The Argentina team joined the case on October 4, 2014, after the government agreed to demands of the disappeared students' families, who said they had little faith in government's ability to find their sons.The EAAF is recognized for its work on cases of forced disappearances in Latin America. The group had already been working in Mexico, investigating the case of the 72 Central and South American migrants massacred in San Fernando, Tamaulipas state, in 2010.Mexico Says Missing Students Case Has Been Solved, Despite No New Evidence. Read more here.
VICE News travelled to the Cocula dump on November 11. In the vicinity, no government representative, security agent, or member of any forensics team was present.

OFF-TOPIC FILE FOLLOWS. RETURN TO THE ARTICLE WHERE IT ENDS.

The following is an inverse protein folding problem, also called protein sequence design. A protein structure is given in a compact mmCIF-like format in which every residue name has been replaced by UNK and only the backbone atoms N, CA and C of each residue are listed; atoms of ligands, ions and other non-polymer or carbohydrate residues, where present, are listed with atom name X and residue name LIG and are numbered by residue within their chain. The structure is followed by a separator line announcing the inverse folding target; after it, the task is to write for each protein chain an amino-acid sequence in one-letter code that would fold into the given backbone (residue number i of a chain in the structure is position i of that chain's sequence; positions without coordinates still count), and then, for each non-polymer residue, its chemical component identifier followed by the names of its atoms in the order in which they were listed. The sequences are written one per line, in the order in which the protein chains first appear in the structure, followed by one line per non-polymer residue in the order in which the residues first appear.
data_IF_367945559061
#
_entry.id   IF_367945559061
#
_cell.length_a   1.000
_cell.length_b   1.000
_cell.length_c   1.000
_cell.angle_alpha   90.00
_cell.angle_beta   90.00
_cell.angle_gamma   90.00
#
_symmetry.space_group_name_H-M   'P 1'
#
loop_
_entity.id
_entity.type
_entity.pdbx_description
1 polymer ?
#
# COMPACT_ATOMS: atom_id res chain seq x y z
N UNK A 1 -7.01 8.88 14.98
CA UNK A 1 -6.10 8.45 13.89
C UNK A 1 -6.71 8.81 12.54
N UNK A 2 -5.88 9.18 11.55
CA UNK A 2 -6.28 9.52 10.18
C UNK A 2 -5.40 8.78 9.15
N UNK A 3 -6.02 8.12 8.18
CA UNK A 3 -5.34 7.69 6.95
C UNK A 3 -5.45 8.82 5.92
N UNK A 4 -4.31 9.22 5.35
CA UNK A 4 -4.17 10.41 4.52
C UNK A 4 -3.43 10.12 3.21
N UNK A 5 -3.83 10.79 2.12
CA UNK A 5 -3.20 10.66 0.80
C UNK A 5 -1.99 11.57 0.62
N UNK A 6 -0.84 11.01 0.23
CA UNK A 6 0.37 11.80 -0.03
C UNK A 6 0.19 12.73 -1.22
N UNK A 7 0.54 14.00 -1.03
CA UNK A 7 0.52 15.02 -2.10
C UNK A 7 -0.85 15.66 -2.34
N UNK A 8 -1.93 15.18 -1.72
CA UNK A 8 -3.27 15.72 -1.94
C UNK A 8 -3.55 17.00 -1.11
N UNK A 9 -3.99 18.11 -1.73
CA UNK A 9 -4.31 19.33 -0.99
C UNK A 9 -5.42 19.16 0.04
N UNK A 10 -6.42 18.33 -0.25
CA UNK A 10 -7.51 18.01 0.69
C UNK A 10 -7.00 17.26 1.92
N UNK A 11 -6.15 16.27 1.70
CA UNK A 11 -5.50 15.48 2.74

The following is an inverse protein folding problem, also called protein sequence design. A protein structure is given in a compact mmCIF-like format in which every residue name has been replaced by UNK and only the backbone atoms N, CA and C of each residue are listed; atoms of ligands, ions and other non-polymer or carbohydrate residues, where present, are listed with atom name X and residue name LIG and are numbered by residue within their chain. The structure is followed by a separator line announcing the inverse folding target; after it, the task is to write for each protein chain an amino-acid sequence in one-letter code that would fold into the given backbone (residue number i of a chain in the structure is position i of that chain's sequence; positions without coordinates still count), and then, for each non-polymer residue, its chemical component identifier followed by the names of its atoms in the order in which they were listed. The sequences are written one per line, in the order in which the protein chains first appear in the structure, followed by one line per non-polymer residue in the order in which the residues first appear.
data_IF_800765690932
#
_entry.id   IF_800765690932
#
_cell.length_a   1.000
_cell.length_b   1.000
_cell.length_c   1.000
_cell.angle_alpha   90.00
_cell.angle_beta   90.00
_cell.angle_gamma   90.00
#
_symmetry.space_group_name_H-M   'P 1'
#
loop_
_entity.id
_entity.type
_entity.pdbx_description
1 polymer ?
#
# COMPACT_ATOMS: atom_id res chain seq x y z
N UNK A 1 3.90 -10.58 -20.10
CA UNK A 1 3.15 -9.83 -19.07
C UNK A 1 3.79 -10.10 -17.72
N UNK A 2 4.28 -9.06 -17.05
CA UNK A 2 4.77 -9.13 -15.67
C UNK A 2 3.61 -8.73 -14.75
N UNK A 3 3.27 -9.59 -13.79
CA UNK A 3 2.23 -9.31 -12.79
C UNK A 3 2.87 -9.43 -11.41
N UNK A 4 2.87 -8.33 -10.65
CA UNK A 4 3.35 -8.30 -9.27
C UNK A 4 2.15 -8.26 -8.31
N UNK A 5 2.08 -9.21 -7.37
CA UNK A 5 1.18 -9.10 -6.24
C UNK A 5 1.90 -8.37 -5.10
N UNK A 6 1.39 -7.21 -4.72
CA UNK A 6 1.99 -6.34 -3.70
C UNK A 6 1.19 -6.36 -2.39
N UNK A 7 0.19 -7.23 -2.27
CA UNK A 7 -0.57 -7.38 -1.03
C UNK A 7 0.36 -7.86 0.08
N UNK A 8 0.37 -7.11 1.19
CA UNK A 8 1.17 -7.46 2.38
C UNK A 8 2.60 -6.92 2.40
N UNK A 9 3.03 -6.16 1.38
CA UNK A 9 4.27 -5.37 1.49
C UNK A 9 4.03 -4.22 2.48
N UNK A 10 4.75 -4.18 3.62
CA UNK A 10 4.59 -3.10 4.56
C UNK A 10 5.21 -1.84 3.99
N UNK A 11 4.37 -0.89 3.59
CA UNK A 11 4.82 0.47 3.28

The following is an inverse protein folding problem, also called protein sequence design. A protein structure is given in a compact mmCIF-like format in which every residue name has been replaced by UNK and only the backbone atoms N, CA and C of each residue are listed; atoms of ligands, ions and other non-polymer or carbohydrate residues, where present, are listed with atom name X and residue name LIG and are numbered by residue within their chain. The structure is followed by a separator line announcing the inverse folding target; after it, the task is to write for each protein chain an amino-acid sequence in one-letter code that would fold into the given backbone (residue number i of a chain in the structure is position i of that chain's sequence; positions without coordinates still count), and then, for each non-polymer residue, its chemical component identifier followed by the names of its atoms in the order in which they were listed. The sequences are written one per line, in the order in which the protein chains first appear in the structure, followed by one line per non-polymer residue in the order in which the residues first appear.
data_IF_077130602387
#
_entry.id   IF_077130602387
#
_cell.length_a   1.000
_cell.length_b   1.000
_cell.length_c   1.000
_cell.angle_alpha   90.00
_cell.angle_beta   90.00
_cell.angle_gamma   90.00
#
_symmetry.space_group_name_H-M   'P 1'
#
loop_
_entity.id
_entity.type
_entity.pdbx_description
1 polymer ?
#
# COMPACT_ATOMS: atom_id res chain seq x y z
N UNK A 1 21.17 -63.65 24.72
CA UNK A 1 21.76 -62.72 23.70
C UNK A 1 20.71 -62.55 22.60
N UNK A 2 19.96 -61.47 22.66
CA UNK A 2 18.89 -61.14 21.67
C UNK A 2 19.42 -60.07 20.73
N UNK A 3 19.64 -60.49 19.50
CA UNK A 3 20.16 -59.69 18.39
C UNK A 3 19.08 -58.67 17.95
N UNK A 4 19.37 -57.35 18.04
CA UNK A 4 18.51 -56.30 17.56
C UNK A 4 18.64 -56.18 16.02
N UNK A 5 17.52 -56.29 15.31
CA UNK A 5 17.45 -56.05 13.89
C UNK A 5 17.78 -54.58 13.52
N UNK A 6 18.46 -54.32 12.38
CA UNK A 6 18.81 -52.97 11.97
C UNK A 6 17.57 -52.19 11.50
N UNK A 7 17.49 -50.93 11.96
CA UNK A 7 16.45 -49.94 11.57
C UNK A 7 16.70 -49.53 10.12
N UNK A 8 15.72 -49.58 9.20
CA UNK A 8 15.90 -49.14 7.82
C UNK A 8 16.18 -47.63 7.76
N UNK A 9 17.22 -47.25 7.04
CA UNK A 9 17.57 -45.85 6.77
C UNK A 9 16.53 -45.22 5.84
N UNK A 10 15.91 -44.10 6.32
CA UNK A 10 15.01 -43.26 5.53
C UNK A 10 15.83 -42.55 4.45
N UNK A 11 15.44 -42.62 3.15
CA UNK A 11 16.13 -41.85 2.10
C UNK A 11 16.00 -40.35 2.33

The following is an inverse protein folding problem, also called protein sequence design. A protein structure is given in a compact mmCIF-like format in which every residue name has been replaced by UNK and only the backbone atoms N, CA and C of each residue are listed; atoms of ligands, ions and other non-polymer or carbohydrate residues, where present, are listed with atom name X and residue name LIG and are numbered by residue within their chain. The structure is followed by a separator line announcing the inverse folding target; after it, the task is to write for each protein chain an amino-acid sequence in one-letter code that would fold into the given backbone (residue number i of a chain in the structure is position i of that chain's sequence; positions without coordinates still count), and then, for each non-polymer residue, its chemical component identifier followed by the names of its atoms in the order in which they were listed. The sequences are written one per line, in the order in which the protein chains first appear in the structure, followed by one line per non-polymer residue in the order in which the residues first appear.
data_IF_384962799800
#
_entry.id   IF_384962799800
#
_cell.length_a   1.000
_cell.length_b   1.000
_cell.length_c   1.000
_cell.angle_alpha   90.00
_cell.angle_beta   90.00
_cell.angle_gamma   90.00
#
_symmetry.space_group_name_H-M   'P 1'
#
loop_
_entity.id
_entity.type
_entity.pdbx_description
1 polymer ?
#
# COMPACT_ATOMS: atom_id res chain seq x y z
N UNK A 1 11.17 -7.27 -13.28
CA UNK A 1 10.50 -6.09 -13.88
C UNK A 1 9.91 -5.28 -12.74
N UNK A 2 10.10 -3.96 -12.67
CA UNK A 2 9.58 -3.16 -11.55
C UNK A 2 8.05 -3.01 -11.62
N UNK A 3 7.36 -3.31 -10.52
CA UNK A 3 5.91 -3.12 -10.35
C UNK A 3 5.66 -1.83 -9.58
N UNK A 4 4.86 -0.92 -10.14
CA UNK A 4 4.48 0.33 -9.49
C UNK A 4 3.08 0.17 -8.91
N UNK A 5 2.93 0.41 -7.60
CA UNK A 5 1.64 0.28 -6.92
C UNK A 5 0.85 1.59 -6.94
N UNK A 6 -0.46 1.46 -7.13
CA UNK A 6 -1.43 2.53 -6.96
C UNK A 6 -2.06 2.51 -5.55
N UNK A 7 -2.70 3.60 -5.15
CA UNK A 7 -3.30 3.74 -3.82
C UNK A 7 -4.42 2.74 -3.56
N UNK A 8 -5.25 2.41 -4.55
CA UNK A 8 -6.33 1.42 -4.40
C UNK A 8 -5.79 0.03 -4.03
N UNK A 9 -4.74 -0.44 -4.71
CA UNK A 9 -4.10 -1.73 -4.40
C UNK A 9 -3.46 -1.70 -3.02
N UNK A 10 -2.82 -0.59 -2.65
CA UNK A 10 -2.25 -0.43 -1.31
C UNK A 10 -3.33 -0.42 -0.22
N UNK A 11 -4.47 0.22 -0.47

The team's report also features satellite images that show that there had been numerous fires in the garbage dump since 2010, and that other human remains may be mixed in with evidence linked to the missing students. The EAAF found dentures among remains recovered at the dump, suggesting non-student victims were killed there, because none of the students had dental fixtures, the group said.Then, according to the Argentina team, the government extracted more evidence from the site on November 15 — without notifying them.VICE News travelled to the Cocula dump on November 11. In the vicinity, no government representative, security agent, or member of any forensics team was present. The area was not cordoned off and there was unlimited access to the public.
The attorney general's statement in response was uncharacteristically blunt and defensive.